In each of the large bags there are many, many smaller handbags, some fifty-seven in all. I take out a handbag, hang it on an S hook, undo it and inside on a Chinese good luck long-life symbol paper is one of my dress messages. I then read that and pin it on my cape which is hung up. I then unfurl the ribbons one by one, which says DRESS MESSAGES all pink and shiny. This continues until one mannequin is completely festooned with handbags of a myriad shapes and sizes and colours and my cape is bedecked with ribbons which have many, many messages on them plus my own hand written text.

What are your main areas of inspiration and do they change with each project?

My influences go from Matisse's Snail to Katie Boyle and Come Dancing, Fanny Craddock, Bruce McLean, life, family, India, saucepans and splendour, castles and coalholes - ordinary stuff. Not as much art as I would hope for because although I love art I can't find much I adore. Fonteyn and Nureyev, Myles na Gopaleen, architecture. Atmosphere. Fabric. Food. Cost. I have a list. Emotion. Car boot sales. I go to them with delight and dedication and if I see anything in bulk I ask how many have you because as soon as I see anything in more than a dozen I automatically grow most excited and imagine how I can use this abundance in my work. Economy is marvellous; if it's colourful great, if it's pink even better.

I have a lot of a lot of things and I find that very inspiring. If I had a memory I would certainly expand my influences and sources of inspiration. Perhaps that is paying homage to, or copying?

Does gender matter in performance?

Yes, enormously. I don't think I have ever worried about being a largely heterosexual woman or found it a problem - or indeed revelled in it. Most likely taken it far too much for granted. Gender is so fundamental to my existence - and I probably barely pay heed to it. Then there's the knotty question of 'feminismus': can one assume/contradict one without the other? I find wearing a skirt, like wearing chain-mail or mascara is largely inhibiting. Certainly, taking the girlie role is one I've shown little aptitude for.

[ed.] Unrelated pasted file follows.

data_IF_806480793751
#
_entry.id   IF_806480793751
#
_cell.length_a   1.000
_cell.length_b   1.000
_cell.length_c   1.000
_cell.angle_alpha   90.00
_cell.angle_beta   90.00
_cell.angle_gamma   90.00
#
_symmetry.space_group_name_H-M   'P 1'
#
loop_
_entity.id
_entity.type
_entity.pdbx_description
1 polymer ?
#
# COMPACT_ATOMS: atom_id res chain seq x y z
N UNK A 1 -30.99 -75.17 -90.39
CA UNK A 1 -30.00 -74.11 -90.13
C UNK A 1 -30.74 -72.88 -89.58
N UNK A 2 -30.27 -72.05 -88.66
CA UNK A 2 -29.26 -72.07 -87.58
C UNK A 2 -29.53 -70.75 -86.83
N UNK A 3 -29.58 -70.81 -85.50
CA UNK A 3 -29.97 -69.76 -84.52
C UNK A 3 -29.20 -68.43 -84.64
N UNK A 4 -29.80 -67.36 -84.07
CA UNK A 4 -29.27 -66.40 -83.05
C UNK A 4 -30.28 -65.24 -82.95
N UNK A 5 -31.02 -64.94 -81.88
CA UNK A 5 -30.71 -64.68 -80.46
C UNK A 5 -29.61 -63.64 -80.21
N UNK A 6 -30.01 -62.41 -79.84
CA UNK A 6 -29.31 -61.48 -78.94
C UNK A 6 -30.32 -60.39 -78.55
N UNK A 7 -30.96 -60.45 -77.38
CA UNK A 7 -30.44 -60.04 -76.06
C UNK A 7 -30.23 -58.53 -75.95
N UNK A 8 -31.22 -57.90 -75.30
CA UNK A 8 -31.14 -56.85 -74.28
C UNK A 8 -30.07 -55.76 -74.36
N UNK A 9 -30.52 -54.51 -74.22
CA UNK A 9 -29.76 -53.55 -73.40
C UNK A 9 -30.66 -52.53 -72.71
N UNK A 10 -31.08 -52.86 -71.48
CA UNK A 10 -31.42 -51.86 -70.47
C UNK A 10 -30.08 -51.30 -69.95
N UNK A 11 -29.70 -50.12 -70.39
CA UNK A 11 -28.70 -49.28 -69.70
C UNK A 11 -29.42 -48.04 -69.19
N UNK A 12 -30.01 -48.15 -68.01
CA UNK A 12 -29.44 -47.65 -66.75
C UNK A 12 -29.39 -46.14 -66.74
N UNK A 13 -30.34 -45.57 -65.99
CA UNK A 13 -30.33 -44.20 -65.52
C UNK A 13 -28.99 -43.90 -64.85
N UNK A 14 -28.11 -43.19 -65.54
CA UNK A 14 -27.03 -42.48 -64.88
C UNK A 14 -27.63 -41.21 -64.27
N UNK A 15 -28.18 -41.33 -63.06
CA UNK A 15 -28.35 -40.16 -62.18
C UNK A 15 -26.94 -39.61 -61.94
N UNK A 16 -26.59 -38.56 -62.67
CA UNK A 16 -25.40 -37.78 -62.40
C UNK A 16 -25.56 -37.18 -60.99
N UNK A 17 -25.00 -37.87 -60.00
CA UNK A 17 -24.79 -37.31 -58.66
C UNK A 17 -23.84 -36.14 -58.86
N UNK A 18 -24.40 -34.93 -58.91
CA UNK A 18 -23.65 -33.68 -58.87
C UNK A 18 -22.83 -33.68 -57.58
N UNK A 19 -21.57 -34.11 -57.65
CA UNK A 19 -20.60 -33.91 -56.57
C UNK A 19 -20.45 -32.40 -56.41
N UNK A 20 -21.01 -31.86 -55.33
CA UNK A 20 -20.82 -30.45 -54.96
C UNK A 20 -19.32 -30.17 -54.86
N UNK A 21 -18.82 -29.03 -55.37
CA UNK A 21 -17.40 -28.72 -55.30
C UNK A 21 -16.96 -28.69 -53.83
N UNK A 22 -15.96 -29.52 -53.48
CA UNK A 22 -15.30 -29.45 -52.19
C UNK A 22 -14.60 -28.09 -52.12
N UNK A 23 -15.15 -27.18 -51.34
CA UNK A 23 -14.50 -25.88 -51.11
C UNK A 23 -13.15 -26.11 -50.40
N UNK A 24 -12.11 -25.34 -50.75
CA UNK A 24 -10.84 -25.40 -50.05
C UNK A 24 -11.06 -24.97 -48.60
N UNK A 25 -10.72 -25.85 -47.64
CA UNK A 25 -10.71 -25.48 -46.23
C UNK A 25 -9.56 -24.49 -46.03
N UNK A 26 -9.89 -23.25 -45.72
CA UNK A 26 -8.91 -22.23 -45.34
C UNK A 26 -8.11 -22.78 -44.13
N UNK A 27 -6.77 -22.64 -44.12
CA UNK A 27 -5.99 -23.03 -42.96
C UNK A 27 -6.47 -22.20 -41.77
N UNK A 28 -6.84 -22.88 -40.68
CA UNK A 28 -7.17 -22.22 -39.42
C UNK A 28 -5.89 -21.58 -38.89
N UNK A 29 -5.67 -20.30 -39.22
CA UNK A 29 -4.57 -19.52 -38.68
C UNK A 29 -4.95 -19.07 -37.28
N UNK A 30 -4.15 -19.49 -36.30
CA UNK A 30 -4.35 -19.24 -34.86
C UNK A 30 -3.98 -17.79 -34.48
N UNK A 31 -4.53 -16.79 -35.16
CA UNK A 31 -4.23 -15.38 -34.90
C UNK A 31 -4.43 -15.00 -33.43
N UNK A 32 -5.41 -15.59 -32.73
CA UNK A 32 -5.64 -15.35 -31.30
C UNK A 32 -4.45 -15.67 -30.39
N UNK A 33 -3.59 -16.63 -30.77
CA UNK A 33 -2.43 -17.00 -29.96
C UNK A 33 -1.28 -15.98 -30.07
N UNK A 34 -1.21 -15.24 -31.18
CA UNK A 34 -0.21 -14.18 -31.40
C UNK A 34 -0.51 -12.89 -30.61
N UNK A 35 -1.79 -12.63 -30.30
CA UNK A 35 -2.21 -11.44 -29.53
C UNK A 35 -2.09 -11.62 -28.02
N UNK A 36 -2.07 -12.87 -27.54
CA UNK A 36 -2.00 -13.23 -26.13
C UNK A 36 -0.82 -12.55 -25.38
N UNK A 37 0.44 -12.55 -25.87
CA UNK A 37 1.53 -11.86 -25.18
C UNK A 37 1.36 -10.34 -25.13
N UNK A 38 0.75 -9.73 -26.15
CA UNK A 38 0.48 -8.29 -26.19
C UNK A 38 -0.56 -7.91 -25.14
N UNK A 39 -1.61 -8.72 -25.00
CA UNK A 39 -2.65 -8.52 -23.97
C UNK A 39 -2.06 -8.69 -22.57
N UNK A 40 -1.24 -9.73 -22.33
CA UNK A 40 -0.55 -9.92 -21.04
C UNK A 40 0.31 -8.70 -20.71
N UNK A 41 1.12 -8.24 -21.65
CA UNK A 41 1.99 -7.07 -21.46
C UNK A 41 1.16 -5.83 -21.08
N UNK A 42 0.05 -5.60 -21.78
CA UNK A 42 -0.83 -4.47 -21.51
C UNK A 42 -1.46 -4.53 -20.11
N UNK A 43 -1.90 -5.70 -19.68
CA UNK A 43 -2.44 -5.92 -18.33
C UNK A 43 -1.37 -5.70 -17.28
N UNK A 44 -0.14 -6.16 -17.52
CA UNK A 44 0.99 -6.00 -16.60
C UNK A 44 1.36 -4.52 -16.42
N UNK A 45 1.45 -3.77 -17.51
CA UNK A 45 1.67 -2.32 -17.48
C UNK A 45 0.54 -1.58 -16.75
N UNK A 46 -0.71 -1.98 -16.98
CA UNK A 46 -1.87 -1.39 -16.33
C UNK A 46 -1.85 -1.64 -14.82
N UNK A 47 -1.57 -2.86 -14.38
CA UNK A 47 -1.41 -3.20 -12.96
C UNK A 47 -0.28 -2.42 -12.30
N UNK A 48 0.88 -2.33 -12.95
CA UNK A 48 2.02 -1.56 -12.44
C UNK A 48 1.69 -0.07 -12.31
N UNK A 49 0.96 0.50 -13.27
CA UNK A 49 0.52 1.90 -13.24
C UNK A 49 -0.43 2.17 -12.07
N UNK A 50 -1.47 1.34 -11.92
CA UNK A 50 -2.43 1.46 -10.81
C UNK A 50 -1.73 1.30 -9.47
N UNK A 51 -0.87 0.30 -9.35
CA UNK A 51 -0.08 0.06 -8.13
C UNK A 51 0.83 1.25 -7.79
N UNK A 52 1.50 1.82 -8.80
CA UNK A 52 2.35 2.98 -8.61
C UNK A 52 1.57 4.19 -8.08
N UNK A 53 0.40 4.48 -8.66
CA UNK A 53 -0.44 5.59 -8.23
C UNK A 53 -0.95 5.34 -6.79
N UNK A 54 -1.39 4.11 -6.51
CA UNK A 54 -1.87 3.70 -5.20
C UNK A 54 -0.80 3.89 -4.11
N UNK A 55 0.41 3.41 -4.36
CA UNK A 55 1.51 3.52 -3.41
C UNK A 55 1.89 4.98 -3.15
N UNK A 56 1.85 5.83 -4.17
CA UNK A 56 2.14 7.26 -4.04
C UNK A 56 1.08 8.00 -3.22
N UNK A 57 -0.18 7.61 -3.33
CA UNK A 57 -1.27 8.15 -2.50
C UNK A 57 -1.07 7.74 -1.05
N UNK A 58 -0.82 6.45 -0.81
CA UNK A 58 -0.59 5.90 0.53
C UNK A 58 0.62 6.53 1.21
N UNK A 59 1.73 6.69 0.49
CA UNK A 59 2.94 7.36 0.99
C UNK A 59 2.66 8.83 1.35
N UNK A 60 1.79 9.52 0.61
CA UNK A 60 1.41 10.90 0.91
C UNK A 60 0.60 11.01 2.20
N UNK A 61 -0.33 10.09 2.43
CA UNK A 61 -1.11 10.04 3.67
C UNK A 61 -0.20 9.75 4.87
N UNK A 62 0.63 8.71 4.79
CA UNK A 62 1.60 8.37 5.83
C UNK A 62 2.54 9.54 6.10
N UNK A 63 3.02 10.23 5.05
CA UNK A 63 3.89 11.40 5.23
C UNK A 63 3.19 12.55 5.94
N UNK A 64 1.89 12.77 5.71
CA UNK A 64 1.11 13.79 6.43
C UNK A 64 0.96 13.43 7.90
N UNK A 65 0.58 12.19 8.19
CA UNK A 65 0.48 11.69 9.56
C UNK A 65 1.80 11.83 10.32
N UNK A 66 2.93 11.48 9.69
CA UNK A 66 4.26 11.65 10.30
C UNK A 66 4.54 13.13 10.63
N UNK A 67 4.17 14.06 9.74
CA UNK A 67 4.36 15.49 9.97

There are so many differences between the obvious male and obvious female body but also people can develop the way that they approach their own individual genderisation in such interesting ways and it is something I have explored in performance. I'll ride a motorbike, I wear trousers but I also have pink hair and lots and lots of gawdy jewels, though lots of blokes do that too. I find gender riddled with information and interest.

I never realised until quite recently just how different in so many emotional, personal, behavioural ways the sexes are. Certain persons do not like to hear of anyone remarking on the demarcation between the sexes. The more I live the more I see the differences.

Does your body determine the work you make or the way in which you make it?

I suppose. I've never taken my clothes off for a live work. I did a sculpture installation and a performance which was concerned with environment (ICI VILLA MOI) and for the catalogue and main photograph, my bare back was on view and in one hand I would have a dolls house and in the other some other form of the domestic. My coiffure was tweaked to perfection in the bleached and set mode I was prone to at the time.

When I'm performing, my movements are improvised, my hands and my face are different to what I have done before. I dress my body in different ways; the outfit I make for my body will be part of the performance and the way that I move. If I want something restrictive then that will be because of working in tandem with what I'm saying, how I'm saying it and why I'm saying it. I am lucky to be lithe, and am aware of my agility when conjuring my actions.

But will I, can I, produce a work without my body? That is, without actions, without physicality - without my materials? There's a thought...

Would you consider your artistic priorities to be different to those of men?